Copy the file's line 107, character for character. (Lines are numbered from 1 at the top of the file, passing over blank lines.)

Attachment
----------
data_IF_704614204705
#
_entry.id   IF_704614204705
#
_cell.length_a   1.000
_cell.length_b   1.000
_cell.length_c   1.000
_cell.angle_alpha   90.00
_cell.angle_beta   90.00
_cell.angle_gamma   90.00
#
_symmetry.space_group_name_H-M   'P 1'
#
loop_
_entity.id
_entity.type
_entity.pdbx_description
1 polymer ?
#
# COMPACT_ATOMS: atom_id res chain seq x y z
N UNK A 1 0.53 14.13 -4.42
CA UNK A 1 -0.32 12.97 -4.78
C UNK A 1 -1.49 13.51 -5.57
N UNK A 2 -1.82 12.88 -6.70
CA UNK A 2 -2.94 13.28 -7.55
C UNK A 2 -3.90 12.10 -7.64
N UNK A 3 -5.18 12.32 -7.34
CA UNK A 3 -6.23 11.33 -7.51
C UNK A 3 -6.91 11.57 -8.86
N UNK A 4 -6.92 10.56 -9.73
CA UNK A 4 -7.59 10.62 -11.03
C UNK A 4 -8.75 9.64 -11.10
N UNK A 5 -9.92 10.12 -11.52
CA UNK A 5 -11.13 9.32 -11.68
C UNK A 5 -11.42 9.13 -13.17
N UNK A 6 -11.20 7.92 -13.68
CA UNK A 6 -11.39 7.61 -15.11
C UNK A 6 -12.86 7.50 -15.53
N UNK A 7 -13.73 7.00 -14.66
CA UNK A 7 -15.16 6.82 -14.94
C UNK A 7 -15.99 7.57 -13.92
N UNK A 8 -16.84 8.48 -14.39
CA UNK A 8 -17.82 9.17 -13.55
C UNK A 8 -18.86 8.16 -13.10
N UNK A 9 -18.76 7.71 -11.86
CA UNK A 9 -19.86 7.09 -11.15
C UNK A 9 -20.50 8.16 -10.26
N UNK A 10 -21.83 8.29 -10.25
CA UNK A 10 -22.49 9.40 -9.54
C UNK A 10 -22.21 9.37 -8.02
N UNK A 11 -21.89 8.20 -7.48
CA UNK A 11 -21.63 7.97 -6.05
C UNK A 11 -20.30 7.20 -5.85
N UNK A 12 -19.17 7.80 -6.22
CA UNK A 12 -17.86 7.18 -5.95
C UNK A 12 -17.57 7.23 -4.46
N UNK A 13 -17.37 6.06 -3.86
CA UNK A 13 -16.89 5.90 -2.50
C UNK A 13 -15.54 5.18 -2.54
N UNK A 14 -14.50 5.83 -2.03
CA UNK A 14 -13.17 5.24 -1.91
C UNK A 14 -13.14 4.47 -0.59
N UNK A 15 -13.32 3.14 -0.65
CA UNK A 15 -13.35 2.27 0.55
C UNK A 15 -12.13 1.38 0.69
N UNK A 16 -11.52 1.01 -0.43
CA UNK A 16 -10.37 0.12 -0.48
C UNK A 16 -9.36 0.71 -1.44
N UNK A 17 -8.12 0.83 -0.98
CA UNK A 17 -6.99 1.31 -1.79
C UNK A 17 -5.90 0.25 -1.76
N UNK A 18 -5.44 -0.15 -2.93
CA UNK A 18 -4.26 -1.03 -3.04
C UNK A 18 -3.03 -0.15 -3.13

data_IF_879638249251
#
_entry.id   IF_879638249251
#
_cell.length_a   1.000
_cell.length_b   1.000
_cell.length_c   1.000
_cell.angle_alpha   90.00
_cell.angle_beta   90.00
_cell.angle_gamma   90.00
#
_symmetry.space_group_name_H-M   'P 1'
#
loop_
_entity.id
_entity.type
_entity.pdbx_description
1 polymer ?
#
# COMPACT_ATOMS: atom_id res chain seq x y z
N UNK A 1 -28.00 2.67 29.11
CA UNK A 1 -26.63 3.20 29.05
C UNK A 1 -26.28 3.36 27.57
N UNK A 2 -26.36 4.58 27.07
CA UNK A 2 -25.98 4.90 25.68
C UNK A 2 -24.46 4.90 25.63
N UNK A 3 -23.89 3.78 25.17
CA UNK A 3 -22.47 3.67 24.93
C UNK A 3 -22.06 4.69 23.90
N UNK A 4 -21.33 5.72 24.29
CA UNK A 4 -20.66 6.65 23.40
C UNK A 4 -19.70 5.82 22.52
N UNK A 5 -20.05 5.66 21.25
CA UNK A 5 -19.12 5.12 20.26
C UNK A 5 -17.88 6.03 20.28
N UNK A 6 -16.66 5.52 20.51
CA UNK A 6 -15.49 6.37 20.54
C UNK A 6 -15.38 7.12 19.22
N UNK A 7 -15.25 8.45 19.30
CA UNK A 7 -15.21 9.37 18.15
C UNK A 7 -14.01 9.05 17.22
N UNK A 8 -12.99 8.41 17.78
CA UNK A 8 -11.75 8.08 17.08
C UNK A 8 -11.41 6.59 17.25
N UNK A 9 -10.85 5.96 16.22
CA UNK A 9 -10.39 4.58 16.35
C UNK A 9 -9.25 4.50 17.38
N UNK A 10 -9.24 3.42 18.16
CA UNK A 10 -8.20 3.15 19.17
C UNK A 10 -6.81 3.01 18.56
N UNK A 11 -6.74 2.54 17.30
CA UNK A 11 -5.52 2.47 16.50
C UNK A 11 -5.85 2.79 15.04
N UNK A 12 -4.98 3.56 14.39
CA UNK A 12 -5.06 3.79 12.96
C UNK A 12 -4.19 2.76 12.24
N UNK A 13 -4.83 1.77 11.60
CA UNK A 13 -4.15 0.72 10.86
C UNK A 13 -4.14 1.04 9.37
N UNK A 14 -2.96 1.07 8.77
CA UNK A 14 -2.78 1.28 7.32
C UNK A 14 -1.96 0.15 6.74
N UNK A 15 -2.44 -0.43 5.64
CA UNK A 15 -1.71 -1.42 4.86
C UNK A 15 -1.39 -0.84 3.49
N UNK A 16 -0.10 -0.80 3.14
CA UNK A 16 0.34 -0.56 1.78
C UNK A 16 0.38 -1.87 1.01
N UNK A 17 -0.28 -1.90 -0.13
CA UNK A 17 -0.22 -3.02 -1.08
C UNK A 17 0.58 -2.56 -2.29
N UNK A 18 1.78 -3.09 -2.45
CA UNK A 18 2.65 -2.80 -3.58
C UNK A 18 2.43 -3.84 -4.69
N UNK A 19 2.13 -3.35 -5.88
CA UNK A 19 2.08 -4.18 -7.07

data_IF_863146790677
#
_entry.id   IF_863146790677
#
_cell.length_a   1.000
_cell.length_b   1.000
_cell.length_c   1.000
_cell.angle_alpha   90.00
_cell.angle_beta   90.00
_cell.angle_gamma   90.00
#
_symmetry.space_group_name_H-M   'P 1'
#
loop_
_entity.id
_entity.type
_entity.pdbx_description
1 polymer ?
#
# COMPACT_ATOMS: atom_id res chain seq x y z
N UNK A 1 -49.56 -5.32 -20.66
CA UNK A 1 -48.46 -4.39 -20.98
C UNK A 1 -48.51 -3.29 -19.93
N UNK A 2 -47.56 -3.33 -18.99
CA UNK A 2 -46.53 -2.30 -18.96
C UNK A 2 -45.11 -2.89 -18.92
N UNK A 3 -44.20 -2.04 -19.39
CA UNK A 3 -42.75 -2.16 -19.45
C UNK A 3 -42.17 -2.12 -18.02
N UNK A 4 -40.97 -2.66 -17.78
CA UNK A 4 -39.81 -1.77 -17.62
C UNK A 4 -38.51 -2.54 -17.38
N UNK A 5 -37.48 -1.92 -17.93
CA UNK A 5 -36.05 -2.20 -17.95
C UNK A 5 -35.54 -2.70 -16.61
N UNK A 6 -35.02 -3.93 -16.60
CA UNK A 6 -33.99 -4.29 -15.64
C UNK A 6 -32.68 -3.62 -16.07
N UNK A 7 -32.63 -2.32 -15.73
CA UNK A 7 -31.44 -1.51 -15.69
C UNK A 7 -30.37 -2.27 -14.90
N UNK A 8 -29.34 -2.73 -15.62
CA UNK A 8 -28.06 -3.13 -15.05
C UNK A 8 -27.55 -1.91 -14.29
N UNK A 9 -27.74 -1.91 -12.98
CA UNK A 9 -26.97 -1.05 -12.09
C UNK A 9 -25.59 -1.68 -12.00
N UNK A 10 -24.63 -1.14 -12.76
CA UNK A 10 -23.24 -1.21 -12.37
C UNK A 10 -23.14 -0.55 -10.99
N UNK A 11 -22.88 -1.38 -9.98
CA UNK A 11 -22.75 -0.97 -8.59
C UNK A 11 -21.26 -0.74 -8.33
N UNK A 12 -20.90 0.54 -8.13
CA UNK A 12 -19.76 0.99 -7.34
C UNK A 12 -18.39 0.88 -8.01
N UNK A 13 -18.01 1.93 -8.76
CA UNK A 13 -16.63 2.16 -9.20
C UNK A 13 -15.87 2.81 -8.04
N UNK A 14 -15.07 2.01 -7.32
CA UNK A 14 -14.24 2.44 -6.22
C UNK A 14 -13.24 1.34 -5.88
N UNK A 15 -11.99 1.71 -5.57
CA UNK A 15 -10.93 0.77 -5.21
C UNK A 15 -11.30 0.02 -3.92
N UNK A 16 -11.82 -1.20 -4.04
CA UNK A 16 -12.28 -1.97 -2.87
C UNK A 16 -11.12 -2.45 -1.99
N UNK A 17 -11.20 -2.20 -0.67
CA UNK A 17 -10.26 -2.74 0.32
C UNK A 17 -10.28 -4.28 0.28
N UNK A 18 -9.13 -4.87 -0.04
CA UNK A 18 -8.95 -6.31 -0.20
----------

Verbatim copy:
N UNK A 5 -20.05 5.66 21.25